Boston News, Weather, Sports | FOX 25 | MyFoxBoston

Boston Cop Claims It’s Illegal to Film Him Without Informing Him First

This video from the PoliceRecording.com YouTube channel (it’s actually more of an audio recording) shows a traffic stop in Boston. The unidentified officer heard on the video notices the passenger is recording with his cell phone. He then very incorrectly states that it is illegal to do so without informing him that he is being filmed. This traffic stop obviously took place in public view. As everyone who regularly reads this site is well aware, it is therefore perfectly legal (and very much recommended) to film this police officer during the course of his duties.

The original description included with the video:

Location: Washington St. Boston, MA
Date: September 18th, 2015, at approx. 1:15 am.

Sadly, I didn’t get the officer’s name or badge number.
Let’s just call him Officer Twat.

Rough officer description:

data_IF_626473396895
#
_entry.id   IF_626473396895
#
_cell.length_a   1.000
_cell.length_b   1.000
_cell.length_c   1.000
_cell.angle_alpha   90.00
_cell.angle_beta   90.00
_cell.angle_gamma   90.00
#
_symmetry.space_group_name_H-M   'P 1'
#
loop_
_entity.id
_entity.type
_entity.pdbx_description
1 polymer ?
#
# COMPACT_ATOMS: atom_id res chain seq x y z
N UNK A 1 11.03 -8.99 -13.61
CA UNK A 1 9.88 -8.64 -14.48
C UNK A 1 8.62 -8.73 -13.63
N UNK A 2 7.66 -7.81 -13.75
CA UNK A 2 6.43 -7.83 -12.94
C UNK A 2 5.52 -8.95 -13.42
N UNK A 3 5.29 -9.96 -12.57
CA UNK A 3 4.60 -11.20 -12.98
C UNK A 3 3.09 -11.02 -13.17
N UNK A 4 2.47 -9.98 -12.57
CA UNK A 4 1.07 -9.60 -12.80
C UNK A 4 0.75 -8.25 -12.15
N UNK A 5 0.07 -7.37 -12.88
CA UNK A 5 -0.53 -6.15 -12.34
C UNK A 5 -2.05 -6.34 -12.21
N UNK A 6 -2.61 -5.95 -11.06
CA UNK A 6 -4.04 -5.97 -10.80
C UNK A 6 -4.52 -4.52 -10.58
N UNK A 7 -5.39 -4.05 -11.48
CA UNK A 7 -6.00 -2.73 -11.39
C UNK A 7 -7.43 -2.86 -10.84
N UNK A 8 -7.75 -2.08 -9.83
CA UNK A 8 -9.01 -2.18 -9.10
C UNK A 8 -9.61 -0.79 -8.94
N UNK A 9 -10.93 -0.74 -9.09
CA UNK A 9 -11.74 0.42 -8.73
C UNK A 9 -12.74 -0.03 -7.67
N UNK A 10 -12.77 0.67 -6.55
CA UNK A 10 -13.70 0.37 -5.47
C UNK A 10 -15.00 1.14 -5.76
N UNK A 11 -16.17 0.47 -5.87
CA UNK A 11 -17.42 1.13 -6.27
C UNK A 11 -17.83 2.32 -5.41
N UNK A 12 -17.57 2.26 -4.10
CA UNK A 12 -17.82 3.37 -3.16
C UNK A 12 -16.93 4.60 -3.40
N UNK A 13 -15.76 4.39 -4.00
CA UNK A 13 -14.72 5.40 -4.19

Black male, mid 30s to mid 40s, smelled like bacon. Drove an SUV-type vehicle.

Officer was accompanied by a white male/partner who behaved reasonably well (he never opened his mouth and gave me a good impression, overall). I commend him for it.

General video description:
My brother gets pulled over for speeding. This is NOT in the video recording, but he initially asks the cop, “May I ask why I’m being stopped?” At this point, the officer gives a rude and condescending answer, “If you would just let me do my job. Just let me do my job.” (You REALLY had to be there to catch the ugly tone.)

Sarcasm: Sorry for asking a basic and perfectly legitimate question, officer [facepalm].